Molecular markers offer plant geneticists and breeders a set of genetic tools that are abundant, non-deleterious, reliable since these are least affected by environmental fluctuation and heritable. In the present investigation, SSR markers were used for the analysis of genetic diversity. DNA was isolated from the young leaf through the CTAB method and analyzes the concentration which ranged between 0.40 µg/µl (RMt-305 and RMt-351) to 2.65 µg/µl (NS 2206-6 and UM 354). The quality of DNA was determined by calculating the ratio between O.D. at 260 nm and O.D. at 280 nm which ranged from 1.78 (Um-353) to 2.05 (RMt-305) indicating fairly high quality of isolated DNA.

In this study 50, RM series SSR primers were screened and only 43 primers produced amplification. Twenty-five primers showed 100% polymorphism with an average of 84.60% polymorphism among the studied genotypes. Forty-three primers amplified a total of 130 alleles, out of which 110 were polymorphic. The average number of alleles per primer was 3.02, while the average numbers of polymorphic alleles per primer were 2.5 (Table 2). A high level of  polymorphism  was  also observed by Selvaraj et al., (2011) in rice, Kumari et al., 2013 in Amaranthus spp., Mandal et al., (2018) in lentil, Suman et al., (2018) in mung bean.

Table 2: Level of polymorphism obtained from SSR primers.

Genetic relationship among fenugreek genotypes and cluster analysis

The similarity coefficient ranged from 0.39 to 0.82 with a maximum similarity coefficient (0.82) was observed between V8 (UM 134) and V9 (UM 152), followed by V1 (NS 2006-1) and V2 (NS 2006-2) which was 0.80. The minimum similarity coefficient (0.39) was observed between V16 (RMt-303) and V17 (RMt-305).

Cluster I which was the major cluster included three genotypes viz., V1 (NS 2006-1), V2 (NS 2006-2) and V3 (NS 2006-3) at a similarity coefficient of 0.749 (Fig 1). This cluster was divided into two sub-clusters namely A and B. Sub-cluster A had two genotypes viz., V1 (NS 2006-1) and V2 (NS 2006-2). Cluster II contained five genotypes viz., V5 (NS 2006-5), V6 (NS 2006-6), V7 (NS 2006-7), V8 (UM 134) and V9 (UM 152) at a similarity coefficient of 0.719. This cluster was divided into two sub-clusters viz., C and D. Sub-cluster C included only V5 (NS 2006-5) at a similarity coefficient of 0.719, which sub-cluster D consisted of four genotypes viz., V6 (NS 2006-6), V7 (NS 2006-7), V8 (UM 134) and V9 (UM 152) at a similarity coefficient of 0.762. Cluster III included four genotypes viz., V11 (UM 189), V13 (UM 353), V12 (UM 202) and V15 (JFG 244) at a similarity coefficient of 0.642. This cluster was divided into two sub-clusters E and F. Sub-cluster E included one genotype viz.,V11 (UM 189) at a similarity coefficient of 0.642 whereas sub-cluster F consisted of three genotypes viz., V13 (UM 353), V12 (UM 202) and V15 (JFG 244) at a similarity coefficient of 0.695. Cluster IV included five genotypes viz., V14 (UM 354), V17 (RMt-303), V18 (RMt-351), V19 (Rmt-1), and V20 (RMt-143) at a similarity coefficient of 0.652. This cluster was divided into two sub-clusters G and H. Sub-cluster G was further sub divided into two sub groups G1 and G2. G1 included single viz., V14 (UM 354) at a similarity coefficient of 0.715 whereas G2 consisted of two genotypes viz., V17 (RMt-303) and V18 (RMt-351) at a similarity coefficient of 0.730. Cluster V included three fenugreek entries viz., V4 (NS 2006-4), V10 (UM 163) and V16 (RMt-303) at a similarity coefficient of 0.508. This cluster was divided into two sub-clusters I and J. Sub-cluster I included one genotype viz., V4 (NS 2006-4) at a similarity coefficient of 0.508 whereas the sub-cluster II consisted V10 (UM 163) and V16 (RMt-303) at a similarity coefficient of 0.571 (Fig 1).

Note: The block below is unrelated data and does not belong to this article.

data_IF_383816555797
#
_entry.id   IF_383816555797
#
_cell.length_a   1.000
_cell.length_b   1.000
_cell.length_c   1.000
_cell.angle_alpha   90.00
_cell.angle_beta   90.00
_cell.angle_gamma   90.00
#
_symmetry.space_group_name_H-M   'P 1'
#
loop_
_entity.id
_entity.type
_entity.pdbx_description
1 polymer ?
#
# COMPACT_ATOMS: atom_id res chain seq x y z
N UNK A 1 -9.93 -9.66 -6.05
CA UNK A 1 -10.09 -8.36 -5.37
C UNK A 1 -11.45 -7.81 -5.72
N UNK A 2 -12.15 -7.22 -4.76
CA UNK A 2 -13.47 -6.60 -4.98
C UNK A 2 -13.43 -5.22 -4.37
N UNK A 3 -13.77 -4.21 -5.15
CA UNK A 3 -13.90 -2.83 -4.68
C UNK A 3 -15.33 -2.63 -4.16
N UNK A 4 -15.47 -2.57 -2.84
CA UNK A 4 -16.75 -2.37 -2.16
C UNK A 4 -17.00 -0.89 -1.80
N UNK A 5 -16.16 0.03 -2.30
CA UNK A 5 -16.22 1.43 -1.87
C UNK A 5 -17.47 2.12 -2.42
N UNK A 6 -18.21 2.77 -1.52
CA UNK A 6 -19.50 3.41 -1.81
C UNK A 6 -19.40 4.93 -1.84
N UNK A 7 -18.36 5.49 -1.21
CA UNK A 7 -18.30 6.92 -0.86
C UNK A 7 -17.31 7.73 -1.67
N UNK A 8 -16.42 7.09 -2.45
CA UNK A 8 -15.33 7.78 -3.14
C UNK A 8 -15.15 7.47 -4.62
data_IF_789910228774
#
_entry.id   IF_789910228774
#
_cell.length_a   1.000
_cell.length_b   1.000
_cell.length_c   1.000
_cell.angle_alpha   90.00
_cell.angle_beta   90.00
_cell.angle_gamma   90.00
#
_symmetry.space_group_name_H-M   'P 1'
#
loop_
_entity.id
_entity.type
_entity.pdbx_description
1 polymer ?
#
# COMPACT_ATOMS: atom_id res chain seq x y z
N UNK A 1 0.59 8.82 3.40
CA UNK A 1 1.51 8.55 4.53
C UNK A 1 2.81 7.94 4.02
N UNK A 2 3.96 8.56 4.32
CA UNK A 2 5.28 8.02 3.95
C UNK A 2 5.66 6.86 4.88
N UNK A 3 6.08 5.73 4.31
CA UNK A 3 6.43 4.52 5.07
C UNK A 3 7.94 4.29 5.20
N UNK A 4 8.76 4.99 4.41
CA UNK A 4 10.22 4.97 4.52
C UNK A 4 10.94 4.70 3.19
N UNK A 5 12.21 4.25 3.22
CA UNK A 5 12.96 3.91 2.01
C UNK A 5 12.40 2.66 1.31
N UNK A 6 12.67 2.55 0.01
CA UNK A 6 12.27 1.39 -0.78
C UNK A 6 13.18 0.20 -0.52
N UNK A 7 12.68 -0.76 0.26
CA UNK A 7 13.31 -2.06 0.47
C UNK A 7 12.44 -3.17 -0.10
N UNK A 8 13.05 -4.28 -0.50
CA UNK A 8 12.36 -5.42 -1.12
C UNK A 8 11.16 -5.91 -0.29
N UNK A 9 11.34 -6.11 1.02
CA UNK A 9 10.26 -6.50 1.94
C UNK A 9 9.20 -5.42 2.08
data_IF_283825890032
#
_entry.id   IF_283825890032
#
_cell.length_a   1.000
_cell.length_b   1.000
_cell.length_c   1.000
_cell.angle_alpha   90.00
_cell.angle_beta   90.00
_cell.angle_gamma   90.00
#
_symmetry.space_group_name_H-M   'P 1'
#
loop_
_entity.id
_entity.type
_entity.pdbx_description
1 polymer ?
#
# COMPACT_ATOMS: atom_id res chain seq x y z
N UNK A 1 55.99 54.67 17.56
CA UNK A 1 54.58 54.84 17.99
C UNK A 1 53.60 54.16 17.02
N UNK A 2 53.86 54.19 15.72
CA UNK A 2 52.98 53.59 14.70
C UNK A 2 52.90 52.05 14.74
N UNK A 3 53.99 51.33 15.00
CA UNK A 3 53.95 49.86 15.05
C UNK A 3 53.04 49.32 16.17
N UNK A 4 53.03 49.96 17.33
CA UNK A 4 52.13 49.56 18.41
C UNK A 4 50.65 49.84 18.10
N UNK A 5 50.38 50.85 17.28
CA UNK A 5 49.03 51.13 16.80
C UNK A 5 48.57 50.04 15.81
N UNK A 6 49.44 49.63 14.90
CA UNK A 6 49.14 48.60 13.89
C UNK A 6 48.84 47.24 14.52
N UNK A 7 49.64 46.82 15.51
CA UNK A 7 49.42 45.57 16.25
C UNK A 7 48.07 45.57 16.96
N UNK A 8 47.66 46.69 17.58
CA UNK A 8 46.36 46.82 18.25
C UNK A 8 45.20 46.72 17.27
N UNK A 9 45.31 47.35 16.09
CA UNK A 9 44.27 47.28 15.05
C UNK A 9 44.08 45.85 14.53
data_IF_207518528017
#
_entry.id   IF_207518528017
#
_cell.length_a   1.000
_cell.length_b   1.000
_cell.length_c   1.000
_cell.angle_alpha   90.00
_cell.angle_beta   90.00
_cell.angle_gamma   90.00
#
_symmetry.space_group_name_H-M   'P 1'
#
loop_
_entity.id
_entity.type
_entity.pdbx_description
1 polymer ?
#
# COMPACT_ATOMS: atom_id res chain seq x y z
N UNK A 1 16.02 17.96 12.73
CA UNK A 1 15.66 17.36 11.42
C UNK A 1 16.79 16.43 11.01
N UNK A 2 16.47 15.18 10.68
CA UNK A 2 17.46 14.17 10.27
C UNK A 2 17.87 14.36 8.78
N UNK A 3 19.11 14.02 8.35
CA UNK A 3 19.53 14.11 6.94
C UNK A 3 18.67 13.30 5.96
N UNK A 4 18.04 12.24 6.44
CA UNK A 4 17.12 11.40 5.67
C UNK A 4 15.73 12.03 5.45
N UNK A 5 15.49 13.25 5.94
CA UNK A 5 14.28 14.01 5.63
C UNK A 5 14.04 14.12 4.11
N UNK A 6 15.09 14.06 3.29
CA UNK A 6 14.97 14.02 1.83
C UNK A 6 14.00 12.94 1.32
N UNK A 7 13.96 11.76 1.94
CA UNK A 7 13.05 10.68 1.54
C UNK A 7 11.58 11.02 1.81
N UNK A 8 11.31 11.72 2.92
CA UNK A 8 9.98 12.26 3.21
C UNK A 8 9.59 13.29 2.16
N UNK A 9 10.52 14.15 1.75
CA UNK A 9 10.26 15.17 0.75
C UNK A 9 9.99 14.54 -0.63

Fig 1: Dendrogram generated for 20 fenugreek genotypes using UPGMA cluster analysis based on SSR data.

In the present study, SSR markers were used to determine the genetic affinities between fenugreek genotypes at the DNA level. The results indicated that SSR markers could be effectively used in the determination of genetic relationships among fenugreek species. The dendrograms obtained through SSR showed classification of genotypes into 5 clusters reflecting moderate to high genotypic diversity in the fenugreek genotypes. It also indicated evidence for the relationship between fenugreek populations from different regions in India. The results further indicated that SSR markers can be precisely and effectively used in the determination of genetic diversity therefore diverse fenugreek genotypes could be gainfully utilized for future breeding programmes.